34 Their Honours also make the point that, depending on the circumstances, a way of counteracting an apprehension of bias may be to invite an applicant to comment on information under s 473DC(3) (at –). Subject to one matter, I did not understand there to be any dispute between the parties as to the correct legal principles. The test is as stated by Kiefel CJ and Gageler J in CNY17 (at ).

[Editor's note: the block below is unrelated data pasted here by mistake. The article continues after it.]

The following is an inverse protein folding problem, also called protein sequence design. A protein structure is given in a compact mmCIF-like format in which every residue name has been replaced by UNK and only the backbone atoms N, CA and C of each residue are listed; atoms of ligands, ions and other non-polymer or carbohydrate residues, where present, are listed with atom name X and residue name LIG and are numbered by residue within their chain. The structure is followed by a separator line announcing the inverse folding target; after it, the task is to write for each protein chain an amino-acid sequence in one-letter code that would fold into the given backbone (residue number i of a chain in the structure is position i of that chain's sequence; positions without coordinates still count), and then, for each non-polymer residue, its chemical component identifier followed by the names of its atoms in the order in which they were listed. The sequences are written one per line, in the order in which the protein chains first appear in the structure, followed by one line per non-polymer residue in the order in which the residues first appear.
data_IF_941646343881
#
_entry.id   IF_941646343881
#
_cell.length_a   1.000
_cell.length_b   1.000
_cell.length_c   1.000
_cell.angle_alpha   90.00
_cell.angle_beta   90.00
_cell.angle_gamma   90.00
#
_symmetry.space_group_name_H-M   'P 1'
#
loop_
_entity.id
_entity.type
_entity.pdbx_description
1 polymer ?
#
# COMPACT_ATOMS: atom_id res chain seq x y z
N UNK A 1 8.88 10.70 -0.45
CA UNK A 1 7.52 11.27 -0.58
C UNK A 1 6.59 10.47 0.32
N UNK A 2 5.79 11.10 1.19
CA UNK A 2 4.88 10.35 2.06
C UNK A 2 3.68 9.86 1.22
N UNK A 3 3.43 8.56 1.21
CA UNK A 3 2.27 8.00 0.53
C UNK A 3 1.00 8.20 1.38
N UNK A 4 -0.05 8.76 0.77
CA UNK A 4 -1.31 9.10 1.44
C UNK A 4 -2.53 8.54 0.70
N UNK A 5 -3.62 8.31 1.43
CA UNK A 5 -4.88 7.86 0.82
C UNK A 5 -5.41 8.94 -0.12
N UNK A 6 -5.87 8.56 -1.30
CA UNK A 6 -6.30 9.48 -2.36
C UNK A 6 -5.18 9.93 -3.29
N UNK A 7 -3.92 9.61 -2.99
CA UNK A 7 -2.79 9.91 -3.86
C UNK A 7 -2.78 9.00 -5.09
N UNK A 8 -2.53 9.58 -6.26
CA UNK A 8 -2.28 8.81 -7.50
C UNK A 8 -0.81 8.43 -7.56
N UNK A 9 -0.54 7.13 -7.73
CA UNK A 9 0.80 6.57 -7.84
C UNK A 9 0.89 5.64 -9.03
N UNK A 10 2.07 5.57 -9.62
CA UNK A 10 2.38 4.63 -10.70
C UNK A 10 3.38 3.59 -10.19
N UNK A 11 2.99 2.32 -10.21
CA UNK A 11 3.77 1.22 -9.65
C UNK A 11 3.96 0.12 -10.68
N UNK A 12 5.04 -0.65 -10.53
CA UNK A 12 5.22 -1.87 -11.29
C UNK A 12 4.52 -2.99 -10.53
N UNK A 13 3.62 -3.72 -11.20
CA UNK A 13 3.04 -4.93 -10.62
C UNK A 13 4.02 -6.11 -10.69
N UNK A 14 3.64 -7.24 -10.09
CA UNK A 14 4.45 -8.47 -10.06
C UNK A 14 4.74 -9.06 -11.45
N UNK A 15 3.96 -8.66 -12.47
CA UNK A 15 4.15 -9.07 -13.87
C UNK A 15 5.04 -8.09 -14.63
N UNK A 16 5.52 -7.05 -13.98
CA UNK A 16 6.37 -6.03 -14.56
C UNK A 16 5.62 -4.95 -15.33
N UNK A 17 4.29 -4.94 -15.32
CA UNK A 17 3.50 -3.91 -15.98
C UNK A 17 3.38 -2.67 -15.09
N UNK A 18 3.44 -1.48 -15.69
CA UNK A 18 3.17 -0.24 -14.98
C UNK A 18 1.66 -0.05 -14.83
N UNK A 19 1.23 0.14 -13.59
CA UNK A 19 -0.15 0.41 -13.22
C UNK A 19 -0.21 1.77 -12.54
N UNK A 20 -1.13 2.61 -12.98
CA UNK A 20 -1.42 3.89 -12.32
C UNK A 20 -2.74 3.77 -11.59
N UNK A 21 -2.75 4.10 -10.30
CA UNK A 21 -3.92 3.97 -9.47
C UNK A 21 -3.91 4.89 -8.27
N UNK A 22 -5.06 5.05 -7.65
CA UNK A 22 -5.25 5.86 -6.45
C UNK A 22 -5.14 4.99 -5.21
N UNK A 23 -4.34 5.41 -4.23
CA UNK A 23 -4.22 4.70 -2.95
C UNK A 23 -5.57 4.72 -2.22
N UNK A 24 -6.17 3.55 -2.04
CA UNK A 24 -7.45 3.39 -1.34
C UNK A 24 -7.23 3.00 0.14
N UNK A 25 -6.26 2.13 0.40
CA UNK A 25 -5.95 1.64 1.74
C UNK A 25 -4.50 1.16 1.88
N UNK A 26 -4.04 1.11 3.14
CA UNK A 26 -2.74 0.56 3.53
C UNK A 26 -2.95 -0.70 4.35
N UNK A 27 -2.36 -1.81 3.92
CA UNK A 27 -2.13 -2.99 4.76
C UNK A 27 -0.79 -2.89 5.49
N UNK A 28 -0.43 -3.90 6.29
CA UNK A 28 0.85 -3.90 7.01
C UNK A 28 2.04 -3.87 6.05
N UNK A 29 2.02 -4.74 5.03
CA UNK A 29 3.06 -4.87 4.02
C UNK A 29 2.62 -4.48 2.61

35 The primary judge stated the test correctly (PJ at  and ) although arguably, his conclusion may express the test in more demanding terms than is correct (PJ at ). However, neither party sought to make anything of this. The dispute between the parties concerned the application of the test to the facts.